My laboratory has two overarching research goals: to understand lung epithelial-immune cell crosstalk in homeostasis and injury; investigate the effects of air pollution on susceptible populations. To address these research questions, we leverage a novel murine model of spontaneous pulmonary fibrosis driven by mutation on the surfactant protein C gene. Immune cell lineage tracing techniques are also used to monitor inflammatory cell dynamics during lung injury.
1) Idiopathic pulmonary fibrosis (IPF) represents the most common subtype of interstitial lung diseases (ILDs) of unknown etiology in adults. The incidence of IPF is increasing, with higher frequency in men and aged populations. Family-based studies have led to the identification of rare variants in genes related to surfactant function and telomere biology. Alveolar type II (AT2) cell dysfunction has been increasingly recognized as the cornerstone of a fibrotic phenotype. Among the >60 IPF-linked mutations of the AT2 cell–restricted gene coding for surfactant protein C (SP-C), the missense substitution of isoleucine to threonine at position 73 (SP-CI73T) is the most common. Therefore, to study epithelial-driven stress and its downstream inflammatory effects, we generated a murine model expressing inducible levels of SP-CI73T. We are interested in understanding how epithelial and immune cells communicate during acute and chronic lung injury, with particular emphasis on the role of AT2-monocyte, AT2-alveolar macrophage, and AT2 eosinophil communication. Using high throughput techniques (bulk and single cell RNA-sequencing, metabolomics, lipidomics) we are investigating signaling pathways involved in this crosstalk which could hold therapeutic value in pulmonary fibrosis.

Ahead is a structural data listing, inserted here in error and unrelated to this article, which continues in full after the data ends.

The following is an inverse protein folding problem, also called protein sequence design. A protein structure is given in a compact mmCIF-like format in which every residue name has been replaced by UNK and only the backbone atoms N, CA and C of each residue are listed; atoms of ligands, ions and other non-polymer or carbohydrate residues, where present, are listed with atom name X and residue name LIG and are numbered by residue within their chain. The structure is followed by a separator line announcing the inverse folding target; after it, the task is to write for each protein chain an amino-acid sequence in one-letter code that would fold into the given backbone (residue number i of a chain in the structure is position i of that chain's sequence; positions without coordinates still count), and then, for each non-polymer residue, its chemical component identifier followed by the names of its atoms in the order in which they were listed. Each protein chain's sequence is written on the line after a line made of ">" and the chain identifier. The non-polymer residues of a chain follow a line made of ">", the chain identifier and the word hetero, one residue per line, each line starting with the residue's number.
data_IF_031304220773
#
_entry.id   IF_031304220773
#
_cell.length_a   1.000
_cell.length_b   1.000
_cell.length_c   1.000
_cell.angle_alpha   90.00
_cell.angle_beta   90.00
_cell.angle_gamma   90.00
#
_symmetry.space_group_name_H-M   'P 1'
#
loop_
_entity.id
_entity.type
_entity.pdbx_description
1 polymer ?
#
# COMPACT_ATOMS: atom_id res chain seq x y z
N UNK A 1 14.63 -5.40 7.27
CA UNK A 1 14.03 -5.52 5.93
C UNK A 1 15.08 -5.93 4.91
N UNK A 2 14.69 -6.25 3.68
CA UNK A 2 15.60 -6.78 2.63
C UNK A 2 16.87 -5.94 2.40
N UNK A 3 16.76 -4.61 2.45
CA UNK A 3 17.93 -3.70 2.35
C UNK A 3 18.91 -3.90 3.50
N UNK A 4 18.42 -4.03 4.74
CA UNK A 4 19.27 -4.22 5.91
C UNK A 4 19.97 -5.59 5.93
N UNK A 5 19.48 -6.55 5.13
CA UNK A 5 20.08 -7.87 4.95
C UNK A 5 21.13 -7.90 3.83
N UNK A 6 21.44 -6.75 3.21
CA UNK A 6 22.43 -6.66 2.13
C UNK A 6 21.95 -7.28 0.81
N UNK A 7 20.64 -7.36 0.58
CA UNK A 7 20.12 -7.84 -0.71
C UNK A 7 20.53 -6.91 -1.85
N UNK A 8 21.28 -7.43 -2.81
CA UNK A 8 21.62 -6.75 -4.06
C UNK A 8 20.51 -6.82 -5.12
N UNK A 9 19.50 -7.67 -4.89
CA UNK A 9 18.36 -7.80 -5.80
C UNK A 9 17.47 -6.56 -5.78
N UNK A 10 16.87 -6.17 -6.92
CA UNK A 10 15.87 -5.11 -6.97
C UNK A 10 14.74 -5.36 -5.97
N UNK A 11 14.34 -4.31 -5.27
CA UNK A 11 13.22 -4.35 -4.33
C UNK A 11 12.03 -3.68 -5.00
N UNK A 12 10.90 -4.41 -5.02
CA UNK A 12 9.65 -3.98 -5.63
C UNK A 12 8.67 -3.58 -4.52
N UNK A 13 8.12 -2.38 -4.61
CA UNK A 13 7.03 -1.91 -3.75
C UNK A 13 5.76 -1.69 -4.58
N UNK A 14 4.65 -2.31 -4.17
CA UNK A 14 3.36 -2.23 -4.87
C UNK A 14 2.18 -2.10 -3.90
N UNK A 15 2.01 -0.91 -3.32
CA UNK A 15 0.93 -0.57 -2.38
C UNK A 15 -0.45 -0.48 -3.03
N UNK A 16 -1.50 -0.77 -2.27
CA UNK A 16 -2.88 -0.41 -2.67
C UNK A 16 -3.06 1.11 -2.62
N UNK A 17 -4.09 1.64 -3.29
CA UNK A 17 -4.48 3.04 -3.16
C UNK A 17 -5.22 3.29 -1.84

2) Together with preexistent conditions and aging, parenchymal mutations (i.e. SP-CI73T) are known to significantly impact proper lung function. Therefore, we leveraged the SP-CI73T murine model to study the effects of chemical exposure on a “less-than-perfect” lung. Ozone (O3) is a ubiquitous air pollutant known to irritate and damage the lung parenchyma and trigger immune cell activation. Although O3 exerts limited toxicity in healthy individuals, it is known to significantly heighten respiratory symptoms (airway hyperresponsiveness, shortness of breath, dry cough, shallow breathing) in asthma and diffuse parenchymal lung disease (DPLDs), including pulmonary fibrosis (PF). We are interested in investigating the mechanisms mediating increased susceptibility to ozone exposure from the perspective of the lung epithelium, as well as the inflammatory cells. The ultimate goal for these studies is to: 1) characterize signaling pathways uniquely triggered by O3in SP-CI73T mice; 2) elucidate how SP-CI73T mutation respond to more persistent inhaled pollutants, including particulate matter, and smoke (wildfire, cigarette and e-cigarettes); and 3) examine the effects that aging has on air pollution, both alone or in combination with parenchymal mutations.
Link to publications: https://www.ncbi.nlm.nih.gov/myncbi/alessandro.venosa.2/bibliography/public/